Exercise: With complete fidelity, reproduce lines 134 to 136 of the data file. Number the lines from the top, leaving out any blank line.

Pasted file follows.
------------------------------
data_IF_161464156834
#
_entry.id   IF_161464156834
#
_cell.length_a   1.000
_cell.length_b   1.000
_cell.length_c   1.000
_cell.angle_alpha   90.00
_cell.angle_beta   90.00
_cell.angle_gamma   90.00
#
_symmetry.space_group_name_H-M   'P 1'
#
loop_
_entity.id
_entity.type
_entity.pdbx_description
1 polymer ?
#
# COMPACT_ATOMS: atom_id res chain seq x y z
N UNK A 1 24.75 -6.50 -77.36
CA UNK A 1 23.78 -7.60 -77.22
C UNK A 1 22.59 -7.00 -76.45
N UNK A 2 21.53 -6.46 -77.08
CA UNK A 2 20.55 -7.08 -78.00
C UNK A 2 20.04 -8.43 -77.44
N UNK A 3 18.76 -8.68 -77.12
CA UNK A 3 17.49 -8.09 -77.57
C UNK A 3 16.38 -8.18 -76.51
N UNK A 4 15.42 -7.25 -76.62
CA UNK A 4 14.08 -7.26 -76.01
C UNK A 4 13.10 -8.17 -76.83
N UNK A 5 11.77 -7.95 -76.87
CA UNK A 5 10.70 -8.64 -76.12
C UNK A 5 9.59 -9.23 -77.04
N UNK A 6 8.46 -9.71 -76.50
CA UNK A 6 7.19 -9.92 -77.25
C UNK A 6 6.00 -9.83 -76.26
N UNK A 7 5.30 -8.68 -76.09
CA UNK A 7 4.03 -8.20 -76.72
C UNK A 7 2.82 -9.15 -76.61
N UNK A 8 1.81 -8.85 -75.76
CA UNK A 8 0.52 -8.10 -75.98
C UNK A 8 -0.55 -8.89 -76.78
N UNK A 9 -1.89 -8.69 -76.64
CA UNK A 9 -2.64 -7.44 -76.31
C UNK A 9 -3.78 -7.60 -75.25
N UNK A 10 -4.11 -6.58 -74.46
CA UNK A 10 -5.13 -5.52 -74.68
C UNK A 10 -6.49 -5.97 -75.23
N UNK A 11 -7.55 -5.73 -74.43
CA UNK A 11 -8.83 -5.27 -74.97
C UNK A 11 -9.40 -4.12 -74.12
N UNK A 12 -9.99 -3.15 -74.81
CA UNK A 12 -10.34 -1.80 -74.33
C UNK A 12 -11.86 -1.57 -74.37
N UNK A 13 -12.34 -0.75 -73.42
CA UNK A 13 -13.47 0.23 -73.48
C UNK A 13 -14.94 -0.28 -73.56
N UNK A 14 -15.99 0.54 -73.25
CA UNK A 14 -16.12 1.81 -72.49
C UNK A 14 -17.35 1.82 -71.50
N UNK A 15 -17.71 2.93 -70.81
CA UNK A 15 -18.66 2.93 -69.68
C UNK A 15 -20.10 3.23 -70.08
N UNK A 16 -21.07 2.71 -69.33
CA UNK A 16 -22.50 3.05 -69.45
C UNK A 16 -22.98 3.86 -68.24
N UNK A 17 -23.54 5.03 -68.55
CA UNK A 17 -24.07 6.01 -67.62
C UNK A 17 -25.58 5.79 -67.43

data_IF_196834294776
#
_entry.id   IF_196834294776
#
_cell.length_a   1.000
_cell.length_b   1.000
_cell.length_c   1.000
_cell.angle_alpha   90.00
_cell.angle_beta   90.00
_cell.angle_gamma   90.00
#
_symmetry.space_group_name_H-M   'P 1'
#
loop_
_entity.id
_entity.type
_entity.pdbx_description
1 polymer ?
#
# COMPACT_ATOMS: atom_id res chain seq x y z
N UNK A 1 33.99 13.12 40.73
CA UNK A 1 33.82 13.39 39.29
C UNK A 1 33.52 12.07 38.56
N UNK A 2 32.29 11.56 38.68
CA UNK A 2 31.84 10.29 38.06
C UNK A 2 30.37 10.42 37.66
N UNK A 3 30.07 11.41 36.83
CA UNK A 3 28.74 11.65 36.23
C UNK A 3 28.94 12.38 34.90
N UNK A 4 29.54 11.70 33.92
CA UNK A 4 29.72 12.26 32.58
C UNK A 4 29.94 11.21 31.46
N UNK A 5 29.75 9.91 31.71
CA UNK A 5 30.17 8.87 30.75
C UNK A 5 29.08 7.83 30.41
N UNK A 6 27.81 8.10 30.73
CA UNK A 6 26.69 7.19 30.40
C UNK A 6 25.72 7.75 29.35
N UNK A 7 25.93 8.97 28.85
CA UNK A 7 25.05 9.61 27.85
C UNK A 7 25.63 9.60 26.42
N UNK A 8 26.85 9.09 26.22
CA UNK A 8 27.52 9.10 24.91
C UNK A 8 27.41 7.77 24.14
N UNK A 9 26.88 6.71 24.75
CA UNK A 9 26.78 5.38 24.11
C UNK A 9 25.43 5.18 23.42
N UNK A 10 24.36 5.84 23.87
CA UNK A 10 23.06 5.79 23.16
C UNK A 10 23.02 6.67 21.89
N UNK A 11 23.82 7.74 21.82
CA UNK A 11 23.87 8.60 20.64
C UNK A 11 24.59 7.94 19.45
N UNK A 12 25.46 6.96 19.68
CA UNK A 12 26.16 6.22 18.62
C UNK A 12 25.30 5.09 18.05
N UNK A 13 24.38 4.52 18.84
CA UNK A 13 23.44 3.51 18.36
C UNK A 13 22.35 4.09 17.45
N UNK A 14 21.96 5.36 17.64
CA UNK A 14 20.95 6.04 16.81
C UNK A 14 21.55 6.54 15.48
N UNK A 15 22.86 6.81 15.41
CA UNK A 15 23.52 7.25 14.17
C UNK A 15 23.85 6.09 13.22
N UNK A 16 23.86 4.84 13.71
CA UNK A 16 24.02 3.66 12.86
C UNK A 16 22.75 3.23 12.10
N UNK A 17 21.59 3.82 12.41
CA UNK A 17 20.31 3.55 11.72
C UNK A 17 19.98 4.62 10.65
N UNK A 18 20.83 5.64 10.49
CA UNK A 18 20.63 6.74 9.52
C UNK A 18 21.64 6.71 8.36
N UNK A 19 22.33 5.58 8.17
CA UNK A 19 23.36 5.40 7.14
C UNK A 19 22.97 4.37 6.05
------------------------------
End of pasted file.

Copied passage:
N UNK A 15 22.86 6.81 15.41
CA UNK A 15 23.52 7.25 14.17
C UNK A 15 23.85 6.09 13.22